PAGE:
Neil Wilfred Archbold, born 14 August 1950 in Ringwood, Victoria, his family closely associated with the gold mining town of Chewton in central Victoria where Archbold's Gold Treatment Works had been operated by the Archbold family for over 100 years.
had an early passion for all aspects of natural history, with a special love of Lepidoptera and arachnids, which he
maintained throughout his
Neil's secondary school education at Camberwell Grammar in Canterbury, Melbourne and went on to Melbourne University
, where he
undertook degrees if BA, funded by a Commonwealth University Scholarship, MSc and then a PhD, completed in 1983.
In 1973 he
was awarded the C.M. Tattam Scholarship in Geology and was awarded a University of Melbourne Postgraduate Scholarship
(1976-1979) enabling him to undertake a PhD on Permian brachiopods.
Neil's research focussed on the spectacular Permian faunas of Western Australia, especially the brachiopods, the dominant element in most of those faunas.
While doing his postgraduate degrees, Neil was employed as a part-time tutor (1973-1980) and then full-time tutor (1980-1982) in the Geology Department of the University of Melbourne, during which time he also tutored for the Council of Adult Education in Melbourne.
continued for 17 years (1973-1989) until full-time employment as Lecturer in Earth Sciences at the Rusden Campus
of Victoria College
(incorporated into Deakin University
For many years (1983-1988) he continued his association with Melbourne University as a Research Associate in its School of Earth Sciences but his new roles at Deakin made continued association with and frequent travel to his alma mater increasingly difficult.
He had taught Higher School Certificate evening classes at University High School for three years (1977-1980), had temporary employment as a Scientific Services Officer in the Division of Geomechanics with the Commonwealth Scientific and Industrial Research Organisation in Melbourne (1983-1986), and had stints as a contract lecturer in the Department of Earth Sciences at Monash University (1984-1988), in the Department of Geology at Melbourne University (1986) and with the Department of Geography and Earth Sciences at the Melbourne College of Advanced Education (1988-1989).
The patchwork of short-term teaching commitments came to an end when he was appointed Senior Tutor in Earth Sciences at Victoria College (1989).
When Neil joined Deakin University, its Earth Science discipline was a minor entity focused on undergraduate teaching.
soon developed it into a nationally and internationally recognised teaching and research group with a wide range of linkages to overseas institutions.
Neil served as a member of various advisory committees concerned with the School of Mining, Geology and Metallurgy of the Ballarat University/University of Ballarat (1989-1998) and of the Royal Melbourne Institute of Technology (1991-1998).
Among numerous honours was his
appointment (1994 until his
death) as Guest Professor at the China University of Mining & Technology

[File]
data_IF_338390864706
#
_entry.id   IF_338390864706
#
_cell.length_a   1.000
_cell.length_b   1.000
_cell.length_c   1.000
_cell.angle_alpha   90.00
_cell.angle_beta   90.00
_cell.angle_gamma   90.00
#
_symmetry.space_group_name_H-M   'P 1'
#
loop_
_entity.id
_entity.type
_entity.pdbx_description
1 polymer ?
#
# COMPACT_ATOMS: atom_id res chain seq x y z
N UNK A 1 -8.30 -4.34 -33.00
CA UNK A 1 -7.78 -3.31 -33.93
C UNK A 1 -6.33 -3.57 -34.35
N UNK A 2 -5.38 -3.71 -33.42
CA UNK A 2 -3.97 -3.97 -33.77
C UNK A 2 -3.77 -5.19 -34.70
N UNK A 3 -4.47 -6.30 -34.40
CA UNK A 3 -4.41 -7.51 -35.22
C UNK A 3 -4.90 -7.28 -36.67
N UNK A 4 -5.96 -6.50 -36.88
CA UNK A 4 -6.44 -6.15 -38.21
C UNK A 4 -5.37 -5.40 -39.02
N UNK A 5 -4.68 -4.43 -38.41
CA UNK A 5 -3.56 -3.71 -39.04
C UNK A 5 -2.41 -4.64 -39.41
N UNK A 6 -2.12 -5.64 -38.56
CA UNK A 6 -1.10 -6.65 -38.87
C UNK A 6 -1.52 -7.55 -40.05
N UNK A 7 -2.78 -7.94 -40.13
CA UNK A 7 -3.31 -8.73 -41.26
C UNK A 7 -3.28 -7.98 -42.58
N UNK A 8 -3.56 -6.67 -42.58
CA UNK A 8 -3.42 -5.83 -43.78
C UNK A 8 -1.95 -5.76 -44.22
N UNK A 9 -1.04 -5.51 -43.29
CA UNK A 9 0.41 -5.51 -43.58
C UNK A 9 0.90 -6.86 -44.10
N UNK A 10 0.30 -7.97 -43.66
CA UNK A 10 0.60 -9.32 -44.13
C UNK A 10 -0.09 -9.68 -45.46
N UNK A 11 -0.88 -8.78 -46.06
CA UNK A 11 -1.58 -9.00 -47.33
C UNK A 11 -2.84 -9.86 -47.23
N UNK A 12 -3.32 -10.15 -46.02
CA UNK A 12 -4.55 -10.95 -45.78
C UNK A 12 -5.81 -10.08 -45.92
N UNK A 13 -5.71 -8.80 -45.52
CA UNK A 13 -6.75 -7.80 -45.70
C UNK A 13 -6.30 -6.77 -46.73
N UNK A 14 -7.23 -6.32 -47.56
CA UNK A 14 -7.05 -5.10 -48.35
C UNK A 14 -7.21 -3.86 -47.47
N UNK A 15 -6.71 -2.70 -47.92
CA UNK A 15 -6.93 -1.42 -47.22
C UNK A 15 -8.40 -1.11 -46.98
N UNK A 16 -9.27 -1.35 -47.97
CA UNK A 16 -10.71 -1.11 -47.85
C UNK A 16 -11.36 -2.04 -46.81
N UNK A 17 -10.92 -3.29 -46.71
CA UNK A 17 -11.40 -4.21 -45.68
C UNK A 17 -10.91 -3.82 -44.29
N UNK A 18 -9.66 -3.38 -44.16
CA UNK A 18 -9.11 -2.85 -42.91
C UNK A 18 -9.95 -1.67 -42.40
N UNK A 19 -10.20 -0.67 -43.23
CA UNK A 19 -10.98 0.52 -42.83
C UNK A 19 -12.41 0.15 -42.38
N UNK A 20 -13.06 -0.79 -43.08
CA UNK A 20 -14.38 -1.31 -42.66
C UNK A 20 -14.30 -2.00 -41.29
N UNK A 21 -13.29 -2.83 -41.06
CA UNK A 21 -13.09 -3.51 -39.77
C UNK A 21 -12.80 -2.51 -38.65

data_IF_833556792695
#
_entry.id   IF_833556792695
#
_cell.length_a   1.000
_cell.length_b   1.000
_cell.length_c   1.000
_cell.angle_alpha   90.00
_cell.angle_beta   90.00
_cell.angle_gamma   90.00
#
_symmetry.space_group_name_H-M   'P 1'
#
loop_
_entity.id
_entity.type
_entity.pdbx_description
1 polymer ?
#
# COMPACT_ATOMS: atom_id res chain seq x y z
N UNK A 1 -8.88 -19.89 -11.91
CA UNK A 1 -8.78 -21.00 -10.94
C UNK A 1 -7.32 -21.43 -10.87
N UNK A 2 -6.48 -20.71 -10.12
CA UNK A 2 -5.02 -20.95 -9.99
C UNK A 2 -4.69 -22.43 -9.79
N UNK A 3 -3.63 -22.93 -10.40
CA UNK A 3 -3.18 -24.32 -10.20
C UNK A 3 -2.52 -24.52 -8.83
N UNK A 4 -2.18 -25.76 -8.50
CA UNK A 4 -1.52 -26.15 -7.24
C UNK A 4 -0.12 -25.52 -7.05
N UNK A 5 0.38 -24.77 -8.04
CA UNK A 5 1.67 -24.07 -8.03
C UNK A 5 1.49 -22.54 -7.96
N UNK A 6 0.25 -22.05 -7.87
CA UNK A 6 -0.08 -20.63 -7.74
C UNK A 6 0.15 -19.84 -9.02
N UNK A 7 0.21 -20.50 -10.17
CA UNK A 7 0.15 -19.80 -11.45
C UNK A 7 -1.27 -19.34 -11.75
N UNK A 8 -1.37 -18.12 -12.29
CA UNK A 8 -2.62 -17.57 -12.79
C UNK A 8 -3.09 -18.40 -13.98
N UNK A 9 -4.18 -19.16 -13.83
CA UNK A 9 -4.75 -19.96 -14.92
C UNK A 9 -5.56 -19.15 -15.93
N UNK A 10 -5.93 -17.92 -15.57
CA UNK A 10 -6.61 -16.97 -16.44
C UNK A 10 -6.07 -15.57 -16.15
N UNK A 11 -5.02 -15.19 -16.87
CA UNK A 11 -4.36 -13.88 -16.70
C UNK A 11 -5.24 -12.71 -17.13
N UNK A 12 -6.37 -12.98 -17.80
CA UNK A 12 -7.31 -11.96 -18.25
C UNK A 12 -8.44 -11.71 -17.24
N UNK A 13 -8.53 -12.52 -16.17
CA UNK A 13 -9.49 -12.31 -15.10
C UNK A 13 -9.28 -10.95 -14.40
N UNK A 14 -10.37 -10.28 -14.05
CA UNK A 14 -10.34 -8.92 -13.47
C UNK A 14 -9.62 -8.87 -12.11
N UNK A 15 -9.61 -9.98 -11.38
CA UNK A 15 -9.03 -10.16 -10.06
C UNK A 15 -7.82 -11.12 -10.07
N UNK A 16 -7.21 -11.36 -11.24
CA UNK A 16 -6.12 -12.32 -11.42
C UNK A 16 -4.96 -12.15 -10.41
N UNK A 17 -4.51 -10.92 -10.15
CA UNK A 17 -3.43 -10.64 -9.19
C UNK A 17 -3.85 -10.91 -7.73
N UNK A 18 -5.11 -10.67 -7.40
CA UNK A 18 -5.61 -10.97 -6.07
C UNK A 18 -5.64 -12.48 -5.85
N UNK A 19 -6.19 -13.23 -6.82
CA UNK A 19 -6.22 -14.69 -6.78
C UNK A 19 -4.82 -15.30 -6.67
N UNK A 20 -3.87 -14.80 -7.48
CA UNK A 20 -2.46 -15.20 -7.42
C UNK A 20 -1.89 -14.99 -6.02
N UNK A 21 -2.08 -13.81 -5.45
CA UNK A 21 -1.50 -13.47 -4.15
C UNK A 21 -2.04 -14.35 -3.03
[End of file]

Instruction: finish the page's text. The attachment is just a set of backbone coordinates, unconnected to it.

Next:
Neil was prominent in activities of the International Union of Geological Sciences (IUGS), having been a titular member of its Subcommissions on Gondwana Stratigraphy (1986-2005) and History of Geology (1992-2005), as well as corresponding member of the Permian and Carboniferous subcommissions (1986 until his death, and 1992-2005 respectively).
He was co-convenor of the Australian Working Group on 'Using Permian mixed biota's as gateways for Permian global correlations', had been a member of the International Geological Correlation Program project 203 on 'Permo-Triassic events if the eastern Tethys region and their intercontinental correlation' (1985-1988), and had been a member of the Working Group on the 'Carboniferous-Permian Boundary' (1987-1993).
Neil was a member of the Royal Society of Victoria (from 1973), the Geological Society of Australia (from 1973), the Coal Geology Group of the GSA, the Association of Australasian Palaeontologists, the Palaeontological Society (U.S.A.) and the Palaeontological Associations of Argentina and Spain.
He had been a committee member (1982) and, subsequently treasurer (1983-1985) of the Victorian Division of the Geological Society of Australia (GSA), chairman of the DE Thomas Memorial Medal Committee (1985-2005), a committee member of the Association of Australasian Palaeontologists (AAP, 1982-83), and secretary of AAP (1994-1996).
initial core area of research on the taxonomy of Permian
brachiopods from Western Australia, he
spread into considerations of other taxonomic groups (especially bivalves and trilobites), palaeogeography and palaeobiology, palaeoclimatology and palaeoecology, oceanic circulation patterns, and global stratigraphic alignments for the Permian and, later, Carboniferous systems.
taxonomic output included more than 150 new subfamilies and one new family of brachiopods as well as a new species.
was also knowledgeable on the Cainozoic stratigraphy of south-eastern Australia, publishing a modicum of work on Cainozoic brachiopods, echinoids and marsupials.